Teacher Training Events

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Hot on the heels of my previous email, there are a wide array of virtual events that are dedicated to teacher training and an overview of the sector provided by Get Into Teaching (Events). Attending these events would be beneficial in terms of the information provided regarding deciding on training, applying and interviewing for a programme, but also, something to add to your personal statement to demonstrate your dedication to securing a training place.

Below is a rundown of events that you can attend:

14 October at 16.30-19.30 Virtual Train to Teach Birmingham

Our virtual Train to Teach events will provide you with a wealth of information on how to get into teaching and how to apply for training in your region.


12 October at 11.30-13.00 Supporting your Teacher Training Application

Join this online Q&A event for advice on your teacher training application. Our panel of experts will answer your questions and offer tips and advice on making sure your application stands out.


15 October at 11.30-13.00 Advice for University Students

Join our online Q&A event specifically tailored for university students and find out why teaching is a great career choice. Our panel of experts will provide helpful information on the different training options available, tax-free bursaries and the application process.


19 October at 18.00-19.30 Change Career to Teaching

Considering changing career to teaching? Not sure about the next step? Join this online Q&A event where our panel of experts will discuss the different options available to help you retrain and experiences of the obstacles faced when changing career. 


21 October at 11.30-13.00 Teacher Training Options

Looking for a career with a real purpose? Join this online Q&A event to find out more about teaching as a career and the different options you can take to qualify as a teacher in England. Our panel of experts will help you decide which option is best for you and provide lots of advice to kick-start your new career. 


26 October at 18.00-19.30 Secondary Teacher Training Options

Join this online Q&A event for advice on all things secondary school teaching. Our panel of experts will help you decide which option is best for you and provide lots of advice to kickstart your new career. 


28 October at 11.30-13.00 Primary Teacher Training Options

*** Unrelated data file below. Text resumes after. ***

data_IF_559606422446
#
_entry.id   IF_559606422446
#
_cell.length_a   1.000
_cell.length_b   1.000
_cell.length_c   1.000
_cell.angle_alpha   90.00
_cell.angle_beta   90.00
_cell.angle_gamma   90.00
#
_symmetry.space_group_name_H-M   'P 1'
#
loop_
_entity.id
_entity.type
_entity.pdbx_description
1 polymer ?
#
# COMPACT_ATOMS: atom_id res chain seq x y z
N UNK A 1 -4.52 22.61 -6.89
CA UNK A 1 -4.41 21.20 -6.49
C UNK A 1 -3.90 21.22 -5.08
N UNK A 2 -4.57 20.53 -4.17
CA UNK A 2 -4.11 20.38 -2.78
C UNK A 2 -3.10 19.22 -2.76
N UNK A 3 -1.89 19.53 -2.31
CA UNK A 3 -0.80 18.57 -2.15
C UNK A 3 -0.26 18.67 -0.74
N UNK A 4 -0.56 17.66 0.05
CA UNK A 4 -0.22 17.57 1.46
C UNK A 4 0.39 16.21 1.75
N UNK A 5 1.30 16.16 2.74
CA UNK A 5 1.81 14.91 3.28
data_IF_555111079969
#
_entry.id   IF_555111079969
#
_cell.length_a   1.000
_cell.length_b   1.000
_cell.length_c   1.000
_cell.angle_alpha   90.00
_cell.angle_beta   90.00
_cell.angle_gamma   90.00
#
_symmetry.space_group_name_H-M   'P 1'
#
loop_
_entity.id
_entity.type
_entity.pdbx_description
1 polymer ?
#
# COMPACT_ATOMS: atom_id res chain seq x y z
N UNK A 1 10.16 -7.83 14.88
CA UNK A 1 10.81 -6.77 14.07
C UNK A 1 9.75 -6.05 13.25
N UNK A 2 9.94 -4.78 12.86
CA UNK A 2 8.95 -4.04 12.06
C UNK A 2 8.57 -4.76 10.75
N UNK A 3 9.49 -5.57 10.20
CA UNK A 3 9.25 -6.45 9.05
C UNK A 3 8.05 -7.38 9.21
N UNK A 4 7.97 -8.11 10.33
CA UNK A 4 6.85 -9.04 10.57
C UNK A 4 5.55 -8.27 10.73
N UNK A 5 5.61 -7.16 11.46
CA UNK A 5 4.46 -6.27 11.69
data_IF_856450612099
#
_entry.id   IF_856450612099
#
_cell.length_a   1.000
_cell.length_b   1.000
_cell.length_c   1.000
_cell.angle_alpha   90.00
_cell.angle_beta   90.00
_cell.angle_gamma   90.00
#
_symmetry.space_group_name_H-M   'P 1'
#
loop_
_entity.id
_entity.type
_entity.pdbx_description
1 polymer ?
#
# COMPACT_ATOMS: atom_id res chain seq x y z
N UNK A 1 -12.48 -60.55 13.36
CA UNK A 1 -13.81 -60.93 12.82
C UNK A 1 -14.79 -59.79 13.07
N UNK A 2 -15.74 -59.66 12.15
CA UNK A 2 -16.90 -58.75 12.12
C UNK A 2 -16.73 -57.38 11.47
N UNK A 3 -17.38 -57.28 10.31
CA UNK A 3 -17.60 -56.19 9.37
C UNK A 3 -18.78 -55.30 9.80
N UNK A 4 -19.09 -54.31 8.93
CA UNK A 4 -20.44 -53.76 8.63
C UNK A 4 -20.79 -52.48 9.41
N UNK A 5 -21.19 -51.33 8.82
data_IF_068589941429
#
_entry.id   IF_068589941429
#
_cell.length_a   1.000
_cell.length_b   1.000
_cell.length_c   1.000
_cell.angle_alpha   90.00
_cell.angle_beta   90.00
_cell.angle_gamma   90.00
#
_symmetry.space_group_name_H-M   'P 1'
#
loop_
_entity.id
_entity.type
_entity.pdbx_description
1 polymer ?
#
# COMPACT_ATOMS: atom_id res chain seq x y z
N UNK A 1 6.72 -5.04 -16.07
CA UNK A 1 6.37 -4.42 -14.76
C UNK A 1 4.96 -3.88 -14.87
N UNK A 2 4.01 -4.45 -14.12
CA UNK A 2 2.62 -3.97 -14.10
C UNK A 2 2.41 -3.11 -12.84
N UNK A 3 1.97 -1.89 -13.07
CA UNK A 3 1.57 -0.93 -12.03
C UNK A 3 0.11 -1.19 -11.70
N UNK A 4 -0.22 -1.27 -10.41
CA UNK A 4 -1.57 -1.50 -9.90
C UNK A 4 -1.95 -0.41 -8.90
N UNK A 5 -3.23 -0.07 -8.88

Join this online Q&A event for advice on all things primary school teaching. Our panel of experts will help you decide which option is best for you and provide lots of advice to kickstart your new career.  

Teacher Training Applications Opening Soon

Save the date: UCAS Teacher Training Applications Open on 13th October

Its that time of year again when applications for teacher training begin. If you’re a Level H student or a graduate with an interest in training to become a teacher, please read on.

Below is a run down of everything you need to get you ready for the 13th and a few words about the importance of applying early.

What type of teacher do you want to be?

Teacher training is available to suit all age groups (below university level) with a range of possible specialisms and providers:

Early Years – EYTS or School Direct

Primary – PGCE (occasionally PGDE) or School Direct

Secondary – PGCE (occasionally PGDE) or School Direct

Sixth Form and Further Education – PGDE (FE/Post 14)

Get ahead of the curve: when its gone, its gone!

Teacher training courses are on a first-come, first-serve basis, meaning that once a provider has interviewed potential trainees, and offers for places are accepted, the provider will not accept any more applications.

Training providers are obligated to keep training advertisements open for at least 14 days. Best practice for anyone intending on applying for teacher training should have their supporting statement ready for opening day or at least a draft, and ideally submit as ASAP or before the end of October to avoid disappointment. By November some providers will be full or close to full and by December options will be limited.

Application check-list

  • From today you will be able to search training courses through the Department for Education’s Find Postgraduate Teacher Training Service (making note of training provider and programme codes).
  • Register to use APPLY (UCAS)
  • Complete pro-forma questions including personal details, education and work experience.

 *Have all education certificates (e.g. GCSE and A-Level) or details of your certificates as you’ll need to know pass dates and examination boards.

  • Pick up to three different programmes of study (can be a blend of PGCE and School Direct or all the same type of training programme). Ensure that all course and institution codes are correct.

*Although your choices are not placed in rank order it is advisable to include your primary choice first.